GABBLER RECOMMENDS: Years and Years TV show

 

“The juxtaposition of the epic and mundane is the point. This is a broad-strokes diagnosis of a species in existential crisis. It’s meant as a warning about what’s happening in the present moment. And it is seemingly unconcerned about timelessness, because at the rate we’re going, we won’t be able to look back on anything, since we’ll be too busy scrounging for survival in the wasteland. That every anguished or panicked moment seems to vanish mere instants after registering on your brainpan is part of the design. It’s the miniseries as Snapchat message. The tl;dr version is that the world is stuffed, as the Brits would put it, if we don’t face facts and start cleaning up the mess we’ve made.”  [Via]

This is not like Black Mirror. Though you may think the show will villainize technology and futurisms as they appear, they are redeemed throughout and at the end. For example, in the first episode, you get a young girl hiding behind snapchat-like filter holograms, declaring that she is “trans” yet meaning she is transhuman. Her experience turns out to be somewhat of a warning and encouragement in the series. No spoilers, but her transition has just as many horrific stepping stones as well as joyful ones. In the last episode, the matriarch of the family goes on a rant involving the self-checkouts at the grocery stores and you start to roll your eyes, but then the monologue actually recognizes itself and makes a point. And like the futuristic techy bits, the characters themselves all have their moral flaws at times, only to be given redemption — or what one might call “multidimensionalness.”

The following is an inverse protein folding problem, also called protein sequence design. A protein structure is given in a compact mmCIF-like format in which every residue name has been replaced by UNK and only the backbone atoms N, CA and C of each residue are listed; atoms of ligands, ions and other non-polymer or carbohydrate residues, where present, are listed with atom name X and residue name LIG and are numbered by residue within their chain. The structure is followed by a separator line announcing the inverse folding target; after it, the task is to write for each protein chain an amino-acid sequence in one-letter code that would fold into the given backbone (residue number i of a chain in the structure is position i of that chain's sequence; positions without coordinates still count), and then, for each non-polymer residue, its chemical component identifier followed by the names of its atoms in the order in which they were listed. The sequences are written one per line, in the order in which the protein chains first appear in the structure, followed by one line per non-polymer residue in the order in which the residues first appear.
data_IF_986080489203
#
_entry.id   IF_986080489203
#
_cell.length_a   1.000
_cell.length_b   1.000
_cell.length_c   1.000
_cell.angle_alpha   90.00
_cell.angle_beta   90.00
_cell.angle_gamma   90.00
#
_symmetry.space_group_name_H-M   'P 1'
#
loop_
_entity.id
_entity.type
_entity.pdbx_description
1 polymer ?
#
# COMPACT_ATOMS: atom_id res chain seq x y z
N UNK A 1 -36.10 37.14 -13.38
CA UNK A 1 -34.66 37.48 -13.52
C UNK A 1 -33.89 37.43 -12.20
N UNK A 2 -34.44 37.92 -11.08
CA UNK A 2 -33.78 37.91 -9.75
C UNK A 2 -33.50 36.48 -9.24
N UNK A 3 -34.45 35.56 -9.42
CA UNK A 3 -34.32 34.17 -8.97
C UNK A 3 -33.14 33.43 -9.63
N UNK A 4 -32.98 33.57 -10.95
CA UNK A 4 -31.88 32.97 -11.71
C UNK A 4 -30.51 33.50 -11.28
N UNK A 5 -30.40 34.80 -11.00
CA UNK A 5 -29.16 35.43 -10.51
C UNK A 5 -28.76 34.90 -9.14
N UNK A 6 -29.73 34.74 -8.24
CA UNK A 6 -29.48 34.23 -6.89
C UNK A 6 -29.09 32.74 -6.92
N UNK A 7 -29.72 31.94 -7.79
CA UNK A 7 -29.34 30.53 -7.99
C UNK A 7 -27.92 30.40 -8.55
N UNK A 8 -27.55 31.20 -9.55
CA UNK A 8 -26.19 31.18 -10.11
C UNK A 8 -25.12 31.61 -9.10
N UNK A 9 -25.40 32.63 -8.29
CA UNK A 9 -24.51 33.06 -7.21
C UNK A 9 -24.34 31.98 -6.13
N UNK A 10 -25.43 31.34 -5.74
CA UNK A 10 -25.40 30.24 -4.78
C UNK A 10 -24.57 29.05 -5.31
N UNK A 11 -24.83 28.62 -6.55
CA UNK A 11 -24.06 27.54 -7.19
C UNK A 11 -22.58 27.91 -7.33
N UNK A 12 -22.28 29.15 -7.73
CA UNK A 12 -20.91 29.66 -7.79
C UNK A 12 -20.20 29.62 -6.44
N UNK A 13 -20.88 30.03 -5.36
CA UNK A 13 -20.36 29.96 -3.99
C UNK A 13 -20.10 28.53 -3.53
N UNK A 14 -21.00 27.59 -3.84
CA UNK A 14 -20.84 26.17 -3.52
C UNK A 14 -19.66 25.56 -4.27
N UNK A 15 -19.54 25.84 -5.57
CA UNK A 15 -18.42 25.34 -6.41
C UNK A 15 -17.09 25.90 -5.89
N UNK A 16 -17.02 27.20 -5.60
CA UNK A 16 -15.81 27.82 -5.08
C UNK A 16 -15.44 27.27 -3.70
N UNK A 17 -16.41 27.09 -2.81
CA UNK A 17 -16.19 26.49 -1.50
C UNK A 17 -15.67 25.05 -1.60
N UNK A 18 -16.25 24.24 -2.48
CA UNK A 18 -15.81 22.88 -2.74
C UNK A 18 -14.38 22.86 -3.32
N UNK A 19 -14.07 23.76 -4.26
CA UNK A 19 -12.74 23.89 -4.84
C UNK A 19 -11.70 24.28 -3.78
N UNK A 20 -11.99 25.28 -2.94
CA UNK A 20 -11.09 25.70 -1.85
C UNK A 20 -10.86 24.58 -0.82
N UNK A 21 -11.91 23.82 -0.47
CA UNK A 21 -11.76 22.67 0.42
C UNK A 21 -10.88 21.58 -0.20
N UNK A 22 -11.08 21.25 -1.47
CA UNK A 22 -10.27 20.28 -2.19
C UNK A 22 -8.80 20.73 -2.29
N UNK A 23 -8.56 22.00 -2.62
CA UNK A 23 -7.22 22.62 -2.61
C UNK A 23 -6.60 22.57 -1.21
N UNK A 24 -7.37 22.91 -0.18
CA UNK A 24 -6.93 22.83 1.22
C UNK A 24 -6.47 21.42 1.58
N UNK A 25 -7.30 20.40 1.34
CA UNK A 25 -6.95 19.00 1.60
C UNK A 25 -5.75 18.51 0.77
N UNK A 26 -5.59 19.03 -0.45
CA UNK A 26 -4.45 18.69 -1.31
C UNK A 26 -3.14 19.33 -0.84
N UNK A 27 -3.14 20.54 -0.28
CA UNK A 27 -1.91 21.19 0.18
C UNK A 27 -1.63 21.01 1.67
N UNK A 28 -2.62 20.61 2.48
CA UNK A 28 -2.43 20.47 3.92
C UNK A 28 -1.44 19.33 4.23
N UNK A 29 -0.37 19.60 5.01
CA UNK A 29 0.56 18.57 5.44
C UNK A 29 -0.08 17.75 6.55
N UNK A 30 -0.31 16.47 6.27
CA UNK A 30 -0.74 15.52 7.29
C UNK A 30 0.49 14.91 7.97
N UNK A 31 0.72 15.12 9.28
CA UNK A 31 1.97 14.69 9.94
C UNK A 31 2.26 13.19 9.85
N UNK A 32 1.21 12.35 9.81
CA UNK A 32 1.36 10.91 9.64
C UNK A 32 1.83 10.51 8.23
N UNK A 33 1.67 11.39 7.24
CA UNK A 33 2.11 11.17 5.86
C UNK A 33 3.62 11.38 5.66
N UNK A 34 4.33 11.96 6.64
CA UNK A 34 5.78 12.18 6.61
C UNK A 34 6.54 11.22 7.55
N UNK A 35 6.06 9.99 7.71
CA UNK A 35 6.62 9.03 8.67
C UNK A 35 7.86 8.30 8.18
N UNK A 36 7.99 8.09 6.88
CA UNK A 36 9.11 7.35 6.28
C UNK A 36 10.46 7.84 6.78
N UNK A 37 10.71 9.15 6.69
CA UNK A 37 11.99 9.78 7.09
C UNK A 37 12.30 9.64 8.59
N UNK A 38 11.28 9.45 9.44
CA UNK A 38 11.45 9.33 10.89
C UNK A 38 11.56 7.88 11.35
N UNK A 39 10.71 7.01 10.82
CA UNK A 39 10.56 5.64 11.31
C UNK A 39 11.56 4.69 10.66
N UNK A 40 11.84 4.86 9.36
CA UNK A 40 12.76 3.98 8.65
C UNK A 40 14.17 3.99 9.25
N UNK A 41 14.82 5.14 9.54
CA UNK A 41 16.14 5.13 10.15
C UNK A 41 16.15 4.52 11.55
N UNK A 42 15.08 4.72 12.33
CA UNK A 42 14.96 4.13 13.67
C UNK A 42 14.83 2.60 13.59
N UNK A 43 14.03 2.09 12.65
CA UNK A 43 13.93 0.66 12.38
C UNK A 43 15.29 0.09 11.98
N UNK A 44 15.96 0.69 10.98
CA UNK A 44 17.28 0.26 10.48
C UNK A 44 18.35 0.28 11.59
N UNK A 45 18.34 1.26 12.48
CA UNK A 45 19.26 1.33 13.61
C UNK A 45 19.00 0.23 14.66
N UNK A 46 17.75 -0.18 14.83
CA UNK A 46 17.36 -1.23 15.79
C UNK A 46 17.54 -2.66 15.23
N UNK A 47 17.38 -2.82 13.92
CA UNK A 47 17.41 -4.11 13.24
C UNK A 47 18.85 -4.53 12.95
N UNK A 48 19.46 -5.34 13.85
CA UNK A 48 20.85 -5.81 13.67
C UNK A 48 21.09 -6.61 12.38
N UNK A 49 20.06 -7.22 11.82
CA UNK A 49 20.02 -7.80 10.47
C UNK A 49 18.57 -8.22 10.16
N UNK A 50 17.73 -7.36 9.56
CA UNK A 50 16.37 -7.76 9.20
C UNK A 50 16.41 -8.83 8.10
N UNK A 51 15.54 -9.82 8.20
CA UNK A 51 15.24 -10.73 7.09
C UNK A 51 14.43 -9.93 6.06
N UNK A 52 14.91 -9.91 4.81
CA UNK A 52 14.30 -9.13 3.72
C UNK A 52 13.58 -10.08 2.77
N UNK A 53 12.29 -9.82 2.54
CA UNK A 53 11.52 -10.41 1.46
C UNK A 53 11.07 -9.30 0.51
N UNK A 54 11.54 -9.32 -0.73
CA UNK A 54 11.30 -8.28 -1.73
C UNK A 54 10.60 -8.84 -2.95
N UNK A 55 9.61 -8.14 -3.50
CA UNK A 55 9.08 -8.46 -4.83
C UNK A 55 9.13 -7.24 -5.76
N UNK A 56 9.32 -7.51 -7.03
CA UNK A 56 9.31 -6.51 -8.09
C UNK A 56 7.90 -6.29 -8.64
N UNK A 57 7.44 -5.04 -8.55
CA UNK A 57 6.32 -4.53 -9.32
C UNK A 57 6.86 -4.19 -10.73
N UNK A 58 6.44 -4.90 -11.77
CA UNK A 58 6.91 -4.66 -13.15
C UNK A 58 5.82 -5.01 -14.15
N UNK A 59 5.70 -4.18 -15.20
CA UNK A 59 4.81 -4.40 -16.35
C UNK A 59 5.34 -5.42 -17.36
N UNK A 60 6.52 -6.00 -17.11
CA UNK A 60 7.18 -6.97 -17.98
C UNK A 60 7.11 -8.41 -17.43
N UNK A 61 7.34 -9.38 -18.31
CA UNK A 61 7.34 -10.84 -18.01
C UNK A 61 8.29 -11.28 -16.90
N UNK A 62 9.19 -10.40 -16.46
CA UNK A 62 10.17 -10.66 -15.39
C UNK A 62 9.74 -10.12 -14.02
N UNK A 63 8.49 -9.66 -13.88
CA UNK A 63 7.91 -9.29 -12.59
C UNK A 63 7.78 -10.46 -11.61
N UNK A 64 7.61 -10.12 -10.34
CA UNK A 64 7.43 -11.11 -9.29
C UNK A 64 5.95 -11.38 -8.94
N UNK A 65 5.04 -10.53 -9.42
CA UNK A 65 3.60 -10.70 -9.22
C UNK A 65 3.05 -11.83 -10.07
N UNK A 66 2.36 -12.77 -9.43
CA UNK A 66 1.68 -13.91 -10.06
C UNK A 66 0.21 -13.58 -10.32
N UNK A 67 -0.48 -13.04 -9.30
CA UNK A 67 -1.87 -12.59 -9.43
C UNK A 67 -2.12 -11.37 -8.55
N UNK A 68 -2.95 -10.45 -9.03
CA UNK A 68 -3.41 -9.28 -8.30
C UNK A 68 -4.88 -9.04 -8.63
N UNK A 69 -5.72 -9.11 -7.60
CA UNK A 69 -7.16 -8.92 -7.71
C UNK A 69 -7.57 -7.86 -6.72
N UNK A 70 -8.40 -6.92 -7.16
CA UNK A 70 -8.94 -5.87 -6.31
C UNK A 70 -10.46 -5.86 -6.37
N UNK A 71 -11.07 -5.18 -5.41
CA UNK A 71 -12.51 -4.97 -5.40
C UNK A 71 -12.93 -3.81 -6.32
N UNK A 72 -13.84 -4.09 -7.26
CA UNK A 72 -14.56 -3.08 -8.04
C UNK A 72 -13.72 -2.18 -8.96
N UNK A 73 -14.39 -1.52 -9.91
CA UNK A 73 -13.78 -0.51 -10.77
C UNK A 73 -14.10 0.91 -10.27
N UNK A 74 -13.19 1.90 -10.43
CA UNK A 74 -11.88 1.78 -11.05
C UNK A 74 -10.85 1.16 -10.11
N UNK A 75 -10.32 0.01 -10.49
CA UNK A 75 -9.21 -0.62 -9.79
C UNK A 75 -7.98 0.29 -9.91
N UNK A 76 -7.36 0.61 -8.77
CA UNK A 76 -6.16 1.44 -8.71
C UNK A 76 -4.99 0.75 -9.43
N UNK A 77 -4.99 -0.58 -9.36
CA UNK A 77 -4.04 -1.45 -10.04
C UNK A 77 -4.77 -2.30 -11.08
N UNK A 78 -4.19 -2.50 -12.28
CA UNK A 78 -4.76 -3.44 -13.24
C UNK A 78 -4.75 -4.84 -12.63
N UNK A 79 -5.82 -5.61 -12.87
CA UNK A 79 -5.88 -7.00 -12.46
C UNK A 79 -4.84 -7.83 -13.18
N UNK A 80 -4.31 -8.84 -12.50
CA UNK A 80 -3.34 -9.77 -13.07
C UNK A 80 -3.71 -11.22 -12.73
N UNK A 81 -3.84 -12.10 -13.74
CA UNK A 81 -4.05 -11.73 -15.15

It’s an interesting show that is sticking with me, especially with it’s delivery of such an expansive timeline. The use of loudness when the family experiences societal pressures or sped-up time was quite effective at producing anxiety in me. The parallels on issues migrants are experiencing now with ICE in the U.S. brought me to tears.

Perhaps a little melodramatic or glossed-over storyline-wise, it was still a wonderful “warning and encouragement” for how badly we can keep fucking up as well as step the fuck up.

See also:

What we talk about when we talk about post-apocalyptic stories. 

The Anti-Natalist and Anti-Colonial Messages in The Girl With All The Gifts (The Fanzine)

 

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